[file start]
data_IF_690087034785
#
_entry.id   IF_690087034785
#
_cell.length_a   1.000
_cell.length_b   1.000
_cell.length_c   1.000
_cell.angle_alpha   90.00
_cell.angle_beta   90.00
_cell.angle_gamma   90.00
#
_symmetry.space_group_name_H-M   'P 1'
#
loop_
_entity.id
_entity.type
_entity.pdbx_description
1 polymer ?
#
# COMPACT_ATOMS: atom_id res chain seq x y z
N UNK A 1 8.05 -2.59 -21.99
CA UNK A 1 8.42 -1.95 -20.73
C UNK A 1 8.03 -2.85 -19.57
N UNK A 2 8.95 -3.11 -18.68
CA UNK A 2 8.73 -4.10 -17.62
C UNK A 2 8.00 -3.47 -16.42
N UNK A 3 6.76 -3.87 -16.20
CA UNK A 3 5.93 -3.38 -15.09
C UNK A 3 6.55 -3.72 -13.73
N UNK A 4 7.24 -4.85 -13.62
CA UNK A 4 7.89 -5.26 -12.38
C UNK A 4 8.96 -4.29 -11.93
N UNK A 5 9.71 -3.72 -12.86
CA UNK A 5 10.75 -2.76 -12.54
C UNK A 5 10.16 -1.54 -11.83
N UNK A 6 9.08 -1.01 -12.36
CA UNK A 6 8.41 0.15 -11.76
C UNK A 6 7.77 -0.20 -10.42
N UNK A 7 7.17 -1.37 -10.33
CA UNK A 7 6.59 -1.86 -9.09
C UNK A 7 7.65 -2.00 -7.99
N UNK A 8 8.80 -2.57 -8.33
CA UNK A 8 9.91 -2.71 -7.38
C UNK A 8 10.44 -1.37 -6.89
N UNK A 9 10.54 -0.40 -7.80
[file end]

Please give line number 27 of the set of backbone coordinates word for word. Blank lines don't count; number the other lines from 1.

N UNK A 3 6.76 -3.87 -16.20